Sanskrit texts can be divided into literature, philosophy, tantra, scriptures, science, etc. The ancient books of the Hindu religion were written in Sanskrit. Sanskrit literature can be divided into four stages: Vedic, epic, puranic and classical. Vedic literature is divided into Sanghita (rk, saman, yajus and atharvan), Brahmana, Aranyaka and Upanisad. The Brahmana, relating to sacrifices or rituals, is called karmakanda, and the Upanisad is called the jnanakanda (philosophical part) of the Vedas. vIn the Vedic period a kind of literature was written in the form of aphorism (sutra) and was known as sutra-literature. It is divided into four parts: Shrauta, Grhya, Dharma and Shulvasutra. The rules of Shrauta sacrifice were written in Shrautasutra. The subject matter of Grhyasutra is the sacrificial rites to be followed by householders. The commandments and prohibitions relating to religion and secular affairs, the rules about the four castes (chaturvarna) and four stages of life (chaturashrama) were written in Dharmasutra. The rules regarding the measurement of land at the time of making sacrifices in altars are to be found in Shulvasutra. Sutra-literature is considered as a source book for acquiring knowledge about ancient Indian civilization and social life.

There are six Vedangas that have been written for the convenience of the study of the Vedas; these are Shiksa, Kalpa, Nirukta, Vyakarana, Chhandas and Jyotisa. Shiksa is actually on phonetics. The subject matter of Shiksa is varna, svara, matra, vala, sama, Santana, etc. Every Veda has its unique Shiksa. Kalpa is sutra literature; because sacrificial rites are confirmed through it, its name is kalpa. Nirukta was composed by Yaska (c. 600 BC). T

The words of the Vedas are collected and explained in Nirukta. Vyakarana is a very essential Vedanga. The Vyakaranarnava of Vyasadeva and the Maheshavyakarana of Maheshvara are known to be very ancient grammar texts, but none of them have been found. For the reading of metrical Vedic hymns, Chhanda is essential. Vedic hymns are composed in syllabic meters; they are not like the gana-chhandas of Sanskrit. There are seven metres in the Veda Gayatri, usnik, anustup, vrhati, pankti, jagati and tristubh. The jyotisa was created for learning about the planets and stars, etc., to determine the time of sacrifice. Vrhaddevata and Anukramani are also worth knowing. The gods and goddesses of the Rgveda are discussed in the Vrhaddevata of Shaunaka and the rsi, chandas, devata and viniyoga related to Vedic hymns are discussed in Anukramani.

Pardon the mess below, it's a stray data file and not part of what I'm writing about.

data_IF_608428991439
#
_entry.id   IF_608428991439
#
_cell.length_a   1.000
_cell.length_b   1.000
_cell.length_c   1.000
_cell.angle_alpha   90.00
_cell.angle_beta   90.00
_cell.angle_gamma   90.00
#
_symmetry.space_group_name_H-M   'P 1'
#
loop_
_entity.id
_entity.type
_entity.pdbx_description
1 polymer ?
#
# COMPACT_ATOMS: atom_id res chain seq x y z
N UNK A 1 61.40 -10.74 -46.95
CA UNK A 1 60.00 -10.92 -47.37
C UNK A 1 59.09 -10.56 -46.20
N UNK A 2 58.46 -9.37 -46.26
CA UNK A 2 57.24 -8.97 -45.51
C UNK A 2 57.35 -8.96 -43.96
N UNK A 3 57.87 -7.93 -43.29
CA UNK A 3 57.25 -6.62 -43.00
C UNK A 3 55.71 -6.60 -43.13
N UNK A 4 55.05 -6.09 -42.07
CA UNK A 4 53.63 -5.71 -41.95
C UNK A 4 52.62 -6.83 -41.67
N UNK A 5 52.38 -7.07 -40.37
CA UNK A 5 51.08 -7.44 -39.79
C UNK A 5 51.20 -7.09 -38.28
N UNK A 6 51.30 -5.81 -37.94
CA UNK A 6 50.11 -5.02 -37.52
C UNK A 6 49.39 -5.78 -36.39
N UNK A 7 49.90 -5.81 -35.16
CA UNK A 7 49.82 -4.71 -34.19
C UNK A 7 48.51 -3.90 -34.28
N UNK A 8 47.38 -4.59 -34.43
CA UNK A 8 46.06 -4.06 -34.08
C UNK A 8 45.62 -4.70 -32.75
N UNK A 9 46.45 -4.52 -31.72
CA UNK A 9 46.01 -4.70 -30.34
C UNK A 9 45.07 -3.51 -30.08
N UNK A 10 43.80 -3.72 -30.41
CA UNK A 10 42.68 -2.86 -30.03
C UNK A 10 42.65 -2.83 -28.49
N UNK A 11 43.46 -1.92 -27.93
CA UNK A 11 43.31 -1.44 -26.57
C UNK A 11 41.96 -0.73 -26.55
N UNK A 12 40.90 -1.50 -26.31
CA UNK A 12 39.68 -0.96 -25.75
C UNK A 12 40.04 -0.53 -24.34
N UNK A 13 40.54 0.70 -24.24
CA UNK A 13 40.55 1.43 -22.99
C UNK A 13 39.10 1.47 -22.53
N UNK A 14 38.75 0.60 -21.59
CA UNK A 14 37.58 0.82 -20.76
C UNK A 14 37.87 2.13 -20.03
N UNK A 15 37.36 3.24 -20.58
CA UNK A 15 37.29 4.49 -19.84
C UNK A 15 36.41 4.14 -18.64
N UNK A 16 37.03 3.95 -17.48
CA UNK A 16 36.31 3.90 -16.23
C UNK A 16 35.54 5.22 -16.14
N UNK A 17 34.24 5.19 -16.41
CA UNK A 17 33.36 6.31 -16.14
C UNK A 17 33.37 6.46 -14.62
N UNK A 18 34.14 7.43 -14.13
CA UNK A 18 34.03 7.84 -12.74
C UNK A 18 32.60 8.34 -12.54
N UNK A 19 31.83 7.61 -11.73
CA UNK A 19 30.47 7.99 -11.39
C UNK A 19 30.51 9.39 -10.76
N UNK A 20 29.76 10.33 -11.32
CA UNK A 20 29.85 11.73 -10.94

The Ramayana and the Mahabharata were composed in the epic period. In these two vast epics, the essence of India is reflected. Valmiki is the writer of the Ramayana, and he was believed to be the first creator of worldly metre, and the first poet. In his Ramayana, written in anustup metre, Valmiki wanted to celebrate the glorious deeds of the ideal man, who is Lord Ramachandra. There are seven kandas in the Ramayana glorifying Lord Rama’s pastimes.

The Mahabharata is massive in its size and scope. Krsna-dvaipayana Vedavyasa composed the Mahabharata in eighteen parvas (chapter) about the war between the Kauravas and Pandavas. In course of time, compositions of many unknown poets were added to it. More than one lakh verses can be found in the present Mahabharata. The Bhagavad-gita falls under the Bhismaparva of Mahabharata. The Gita, composed in eighteen chapters, is recognized as an independent and excellent book, where Lord Krsna instructs Arjuan in gaining perfection in life through Bhakti yoga.

Puranic literature is very vast. Eighteen mahapuranas and eighteen upa-puranas are considered as the main puranas. The Puranas were composed in different times, but Vyasa is known as the only composer of the Puranas, regardless. Mahapuranas have been classified according to the supremacy of three gods: Lord Brahma, Visnu and Shiva. The subject matter of the Puranas includes the creation, existence, destruction, and regeneration of the universe; the stories of the Manus, gods, kings and dynasties, etc. are also discussed. In addition, philosophy, scriptures, rhetorics, etc. are also included in the Puranas as subjects. To know the political and social history of ancient India, the Puranas are indispensable.

Classical Sanskrit is mainly divided into two parts: drshyakavya and shravyakavya. Dramatic literature is under drshyakavya and prose-poetry is under shravyakavya. The greatest poet of this period is Kalidasa (100 BC). His predecessor was the famous dramatist Bhasa (500-400 BC) and Shudraka (300 BC) and a successor poet was Ashvaghosa (100 AD). Bhasa wrote thirteen plays including Svapnavasavadatta, Charudatta, Urubhanga. The plays of Bhasa are celebrated for the diversity of their themes and techniques, and are written based on the Ramayana, the Mahabharata and folktales. Shudraka’s Mrchchhakatika is very remarkable in Sanskrit dramatic literature.

The main works of Kalidasa are two mahakavyas, Raghuvangsha and Kumarasambhava; two khandakavyas – Rtusanghara and Meghaduta; three plays – Malavikagnimitra, Vikramorvashiya and Abhijnanashakuntala.

The important works of Ashvaghosa are Buddhacharita and Saundarananda, the two mahakavyas and the play Shariputraprakarana.

Among subsequent works, mention may be made of the Kundamala of Dinnaga (500 AD), Kiratarjuniya of Bharavi (600 AD), Bhattikavya or Ravanavadha of Bhatti (600 AD), Shishupalavadha of Magha (700 AD); Ratnavali of Shriharsa (700 AD); Uttararamacharita of Bhavabhuti (700/800 AD); Venisanghara of Bhattanarayana (800 AD), Mudraraksasa of Vishakhadatta (800/900 AD), Balaramayana of Rajashekhara (1000 AD); Gita-govinda of Jayadeva (1200 AD), Naisadhacharita of Shriharsa (1200 AD), Pravodhachandrodaya of Krsnamishra (1100 AD), Chaitanyachandrodaya and Chaitanya-caritamrta of Kavi-karnapura (1600 AD)